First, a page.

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Brokers and consumers agree that offer transparency is needed to manage sky-high house prices
Almost 90 per cent of the brokers and consumers in the Toronto real estate market support ending blind bidding, according to a survey conducted by iPro Realty.
The results from the survey echo the frustration NOW has reported in recent months, particularly among buyers who are priced out of the Toronto real estate market where the average detached home is selling for $1.7 million.
In current multiple-offer scenarios in Ontario, only the seller and listing realtor know what is being offered by potential buyers competing for the same property. Sharing such information is prohibited by law.
During a real estate roundtable, experts told NOW how passionate buyers tend to overpay significantly in blind bidding scenarios, motivated by a desperation to land the property and ignorance about what others are willing to pay.
“They’re overpaying by a lot,” said RE/MAX Hallmark Realty broker Meray Mansour. “And I’m talking like fifty to one hundred thousand dollars.”
Mansour added that real estate practices where brokers purposefully list properties 30 to 50 per cent below their known value should also be restricted in the Toronto market and beyond. Take, for instance, this Leslieville home listed for $1.1 million when the average selling price for a detached in Toronto is $1.7 million.
Such practices set up passionate blind bidding wars and fuel a false narrative that homes are selling for 50 per cent more than what they’re worth, suggesting buyers should be ready and willing to overspend. “All of a sudden the public perception is ‘wow, the market’s so crazy,’” Mansour said.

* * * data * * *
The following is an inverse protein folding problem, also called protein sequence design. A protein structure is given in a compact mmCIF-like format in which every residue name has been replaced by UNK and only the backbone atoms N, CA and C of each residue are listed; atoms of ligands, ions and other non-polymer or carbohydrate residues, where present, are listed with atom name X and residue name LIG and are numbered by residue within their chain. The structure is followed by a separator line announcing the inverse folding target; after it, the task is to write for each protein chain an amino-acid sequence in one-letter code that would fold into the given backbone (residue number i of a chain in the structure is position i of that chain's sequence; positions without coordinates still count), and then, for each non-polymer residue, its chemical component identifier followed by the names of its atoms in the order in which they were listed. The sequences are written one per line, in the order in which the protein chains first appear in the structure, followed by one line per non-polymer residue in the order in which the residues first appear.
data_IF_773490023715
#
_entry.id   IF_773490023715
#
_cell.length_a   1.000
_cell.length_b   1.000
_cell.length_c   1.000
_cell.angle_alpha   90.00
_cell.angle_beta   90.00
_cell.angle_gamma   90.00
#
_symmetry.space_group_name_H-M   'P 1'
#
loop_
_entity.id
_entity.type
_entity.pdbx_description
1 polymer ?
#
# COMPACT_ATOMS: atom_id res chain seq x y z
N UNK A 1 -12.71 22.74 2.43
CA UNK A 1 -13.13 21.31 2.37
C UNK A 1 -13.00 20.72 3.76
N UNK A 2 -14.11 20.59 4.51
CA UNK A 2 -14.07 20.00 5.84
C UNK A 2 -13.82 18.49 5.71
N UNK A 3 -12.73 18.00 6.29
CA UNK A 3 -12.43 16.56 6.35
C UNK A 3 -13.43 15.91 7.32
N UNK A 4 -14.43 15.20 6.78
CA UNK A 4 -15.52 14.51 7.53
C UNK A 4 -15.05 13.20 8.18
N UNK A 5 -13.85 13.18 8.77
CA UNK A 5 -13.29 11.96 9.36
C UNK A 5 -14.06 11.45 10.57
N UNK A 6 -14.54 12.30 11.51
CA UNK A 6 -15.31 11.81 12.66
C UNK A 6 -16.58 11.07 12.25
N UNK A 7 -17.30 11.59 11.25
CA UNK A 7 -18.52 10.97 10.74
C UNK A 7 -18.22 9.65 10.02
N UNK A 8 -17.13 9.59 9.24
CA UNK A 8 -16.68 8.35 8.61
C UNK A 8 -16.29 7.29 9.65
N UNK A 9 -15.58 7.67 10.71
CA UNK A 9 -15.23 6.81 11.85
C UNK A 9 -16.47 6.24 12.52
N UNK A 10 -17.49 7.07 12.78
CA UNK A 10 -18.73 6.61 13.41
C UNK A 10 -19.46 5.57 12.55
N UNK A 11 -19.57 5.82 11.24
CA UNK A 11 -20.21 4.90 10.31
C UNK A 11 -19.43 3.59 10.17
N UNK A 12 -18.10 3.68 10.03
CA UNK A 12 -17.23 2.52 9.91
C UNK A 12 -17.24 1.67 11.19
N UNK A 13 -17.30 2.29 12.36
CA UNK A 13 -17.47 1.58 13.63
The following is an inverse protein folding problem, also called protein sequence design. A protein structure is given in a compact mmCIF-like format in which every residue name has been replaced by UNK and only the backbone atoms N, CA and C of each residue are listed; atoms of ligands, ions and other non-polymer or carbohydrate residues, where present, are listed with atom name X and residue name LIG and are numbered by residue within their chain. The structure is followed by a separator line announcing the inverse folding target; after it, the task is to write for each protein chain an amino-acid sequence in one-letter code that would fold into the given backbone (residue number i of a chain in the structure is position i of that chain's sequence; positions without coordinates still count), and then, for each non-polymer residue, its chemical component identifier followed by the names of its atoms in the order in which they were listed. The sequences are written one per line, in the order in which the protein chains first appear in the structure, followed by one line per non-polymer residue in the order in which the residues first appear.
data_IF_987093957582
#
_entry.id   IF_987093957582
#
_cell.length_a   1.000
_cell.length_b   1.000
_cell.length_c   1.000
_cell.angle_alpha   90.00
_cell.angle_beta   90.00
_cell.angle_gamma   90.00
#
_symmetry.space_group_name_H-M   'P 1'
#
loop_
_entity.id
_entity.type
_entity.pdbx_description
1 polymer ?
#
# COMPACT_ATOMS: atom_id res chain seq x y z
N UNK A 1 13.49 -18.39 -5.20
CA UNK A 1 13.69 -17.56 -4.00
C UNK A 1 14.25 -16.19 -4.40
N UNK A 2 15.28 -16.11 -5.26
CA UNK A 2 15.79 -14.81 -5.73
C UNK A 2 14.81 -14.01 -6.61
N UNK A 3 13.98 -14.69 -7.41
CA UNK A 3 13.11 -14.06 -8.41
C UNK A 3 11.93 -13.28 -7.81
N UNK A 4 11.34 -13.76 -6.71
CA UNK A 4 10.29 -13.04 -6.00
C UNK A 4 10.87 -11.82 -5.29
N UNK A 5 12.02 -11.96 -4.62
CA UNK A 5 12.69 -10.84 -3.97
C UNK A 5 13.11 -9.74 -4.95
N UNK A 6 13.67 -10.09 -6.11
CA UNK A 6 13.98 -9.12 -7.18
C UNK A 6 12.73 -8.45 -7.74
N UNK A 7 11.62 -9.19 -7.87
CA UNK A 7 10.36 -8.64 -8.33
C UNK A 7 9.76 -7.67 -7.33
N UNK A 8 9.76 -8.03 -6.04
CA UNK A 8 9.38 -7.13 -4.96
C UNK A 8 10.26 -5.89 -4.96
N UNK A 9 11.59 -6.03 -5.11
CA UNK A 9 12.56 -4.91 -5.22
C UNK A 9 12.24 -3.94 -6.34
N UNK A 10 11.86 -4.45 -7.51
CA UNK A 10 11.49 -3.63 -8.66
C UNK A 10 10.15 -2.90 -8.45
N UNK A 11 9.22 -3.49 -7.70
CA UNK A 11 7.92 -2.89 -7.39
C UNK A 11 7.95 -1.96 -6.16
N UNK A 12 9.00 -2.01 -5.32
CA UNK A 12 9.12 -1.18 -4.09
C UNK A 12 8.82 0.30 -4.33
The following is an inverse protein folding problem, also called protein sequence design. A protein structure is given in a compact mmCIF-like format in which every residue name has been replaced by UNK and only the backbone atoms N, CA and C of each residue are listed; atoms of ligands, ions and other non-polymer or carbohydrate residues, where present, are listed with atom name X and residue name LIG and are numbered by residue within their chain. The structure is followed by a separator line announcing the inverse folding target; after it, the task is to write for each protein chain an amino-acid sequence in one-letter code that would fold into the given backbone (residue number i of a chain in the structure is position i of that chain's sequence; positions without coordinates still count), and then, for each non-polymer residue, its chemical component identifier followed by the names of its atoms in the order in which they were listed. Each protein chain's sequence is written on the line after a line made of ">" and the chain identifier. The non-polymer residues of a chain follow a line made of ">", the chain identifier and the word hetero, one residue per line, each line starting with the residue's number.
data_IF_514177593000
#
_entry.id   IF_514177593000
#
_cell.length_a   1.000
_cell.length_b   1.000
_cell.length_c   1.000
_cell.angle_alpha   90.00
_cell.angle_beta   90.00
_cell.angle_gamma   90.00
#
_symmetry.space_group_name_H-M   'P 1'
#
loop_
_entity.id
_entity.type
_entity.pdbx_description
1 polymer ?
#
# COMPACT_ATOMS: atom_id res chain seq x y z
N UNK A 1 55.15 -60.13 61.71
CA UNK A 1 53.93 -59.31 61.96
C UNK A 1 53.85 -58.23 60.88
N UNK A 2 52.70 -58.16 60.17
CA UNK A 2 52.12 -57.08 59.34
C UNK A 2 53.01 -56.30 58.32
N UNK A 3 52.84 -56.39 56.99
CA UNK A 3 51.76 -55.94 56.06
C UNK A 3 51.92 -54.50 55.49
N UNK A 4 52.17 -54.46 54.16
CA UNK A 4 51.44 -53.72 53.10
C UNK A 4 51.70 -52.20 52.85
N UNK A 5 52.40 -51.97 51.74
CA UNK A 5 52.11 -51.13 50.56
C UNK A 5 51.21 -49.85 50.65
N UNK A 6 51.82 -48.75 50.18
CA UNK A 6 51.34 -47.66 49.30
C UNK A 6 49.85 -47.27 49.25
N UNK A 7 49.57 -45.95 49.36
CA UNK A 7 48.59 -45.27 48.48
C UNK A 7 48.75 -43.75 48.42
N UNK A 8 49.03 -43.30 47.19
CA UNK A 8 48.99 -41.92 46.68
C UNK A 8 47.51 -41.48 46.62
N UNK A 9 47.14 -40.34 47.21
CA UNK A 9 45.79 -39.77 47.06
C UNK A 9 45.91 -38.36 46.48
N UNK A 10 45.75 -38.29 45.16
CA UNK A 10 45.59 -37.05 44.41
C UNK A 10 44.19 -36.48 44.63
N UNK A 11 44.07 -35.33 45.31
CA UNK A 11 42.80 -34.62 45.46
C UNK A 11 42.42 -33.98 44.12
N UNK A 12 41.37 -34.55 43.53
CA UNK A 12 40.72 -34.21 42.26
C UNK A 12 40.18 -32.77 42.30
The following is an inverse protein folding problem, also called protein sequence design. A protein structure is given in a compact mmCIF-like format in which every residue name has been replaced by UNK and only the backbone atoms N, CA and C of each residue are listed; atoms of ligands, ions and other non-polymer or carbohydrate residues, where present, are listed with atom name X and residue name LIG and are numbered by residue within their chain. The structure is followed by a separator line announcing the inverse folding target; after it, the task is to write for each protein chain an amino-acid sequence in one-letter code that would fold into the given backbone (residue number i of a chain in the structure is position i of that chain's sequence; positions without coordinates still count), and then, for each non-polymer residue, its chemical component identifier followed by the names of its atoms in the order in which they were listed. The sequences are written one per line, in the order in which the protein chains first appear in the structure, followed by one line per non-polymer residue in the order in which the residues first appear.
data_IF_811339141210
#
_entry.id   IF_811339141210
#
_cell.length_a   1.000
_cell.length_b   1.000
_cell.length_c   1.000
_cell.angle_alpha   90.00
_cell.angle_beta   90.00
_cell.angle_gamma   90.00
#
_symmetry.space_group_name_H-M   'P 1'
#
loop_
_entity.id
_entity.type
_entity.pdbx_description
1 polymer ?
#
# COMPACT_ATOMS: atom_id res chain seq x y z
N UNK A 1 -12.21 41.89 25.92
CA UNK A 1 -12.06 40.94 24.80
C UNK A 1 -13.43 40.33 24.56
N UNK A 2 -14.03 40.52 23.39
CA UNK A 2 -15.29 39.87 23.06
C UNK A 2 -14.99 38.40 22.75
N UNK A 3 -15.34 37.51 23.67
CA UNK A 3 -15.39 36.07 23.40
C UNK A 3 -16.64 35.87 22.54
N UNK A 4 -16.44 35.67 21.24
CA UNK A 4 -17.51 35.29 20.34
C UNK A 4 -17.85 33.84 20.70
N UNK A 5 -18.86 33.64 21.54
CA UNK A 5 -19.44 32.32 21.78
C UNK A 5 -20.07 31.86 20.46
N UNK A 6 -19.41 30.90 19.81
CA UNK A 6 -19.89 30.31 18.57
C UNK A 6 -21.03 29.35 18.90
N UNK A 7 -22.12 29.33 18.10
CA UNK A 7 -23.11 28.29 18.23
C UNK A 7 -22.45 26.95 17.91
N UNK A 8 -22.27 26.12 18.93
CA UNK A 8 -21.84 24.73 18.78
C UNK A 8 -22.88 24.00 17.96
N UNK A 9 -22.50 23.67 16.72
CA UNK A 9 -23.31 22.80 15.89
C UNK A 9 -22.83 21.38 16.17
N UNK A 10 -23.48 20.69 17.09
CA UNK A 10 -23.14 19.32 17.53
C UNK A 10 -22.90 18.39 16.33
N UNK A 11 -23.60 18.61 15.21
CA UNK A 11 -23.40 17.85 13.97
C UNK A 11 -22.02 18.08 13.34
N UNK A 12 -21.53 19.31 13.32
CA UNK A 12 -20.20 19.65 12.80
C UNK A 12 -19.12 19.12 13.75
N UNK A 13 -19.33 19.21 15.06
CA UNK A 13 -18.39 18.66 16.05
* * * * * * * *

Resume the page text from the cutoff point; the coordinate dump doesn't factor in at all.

“With the Ontario government reviewing our current real estate legislation, now is the time for Realtors to be bold and provide input,” said iPro’s broker and managing partner Philip Kocev in a statement. “We can help ensure that as many people as possible realize their homeownership dreams and that they are protected in the process of doing so.”
The survey conducted by iPro polled 1000 Realtors and 165 consumers. Eighty-eight per cent of the consumers said offer transparency should be allowed, while 72 per cent said it should be mandatory. Eighty-three per cent of realtors said offer transparency should be allowed with 64 per cent saying it should be mandatory. Forty-one per cent of the realtors believe offer transparency can help cool the overpriced real estate market in Toronto, which is currently being fuelled by low interest rates and supply and a growing population. Economists at Canada’s big banks have also recommended ending blind bidding to temper Toronto real estate prices.
“We believe that buyers and sellers should be able to choose if they want to use the traditional offer process or an auction,” said Ontario Real Estate Association (OREA) CEO Tim Hudak, in a statement released in May. “Potential buyers may not want to share some of their most personal, private information such as a need to sell their own home to finance the purchase of another or how much they can afford for a down payment with a collection of strangers around the table. Government should not force them to do so.”
But if given a choice, sellers, not buyers, are more likely to choose to keep the blind bidding process, in the hopes of driving up the transaction price.
Ontario NDP housing critic Jessica Bell is confident there’s ways to introduce offer transparency while managing privacy concerns.
“It is entirely possible to come up with regulations that protect people’s privacy,” Bell told NOW during the aforementioned real estate roundtable. “That is a barrier that can be easily overcome.”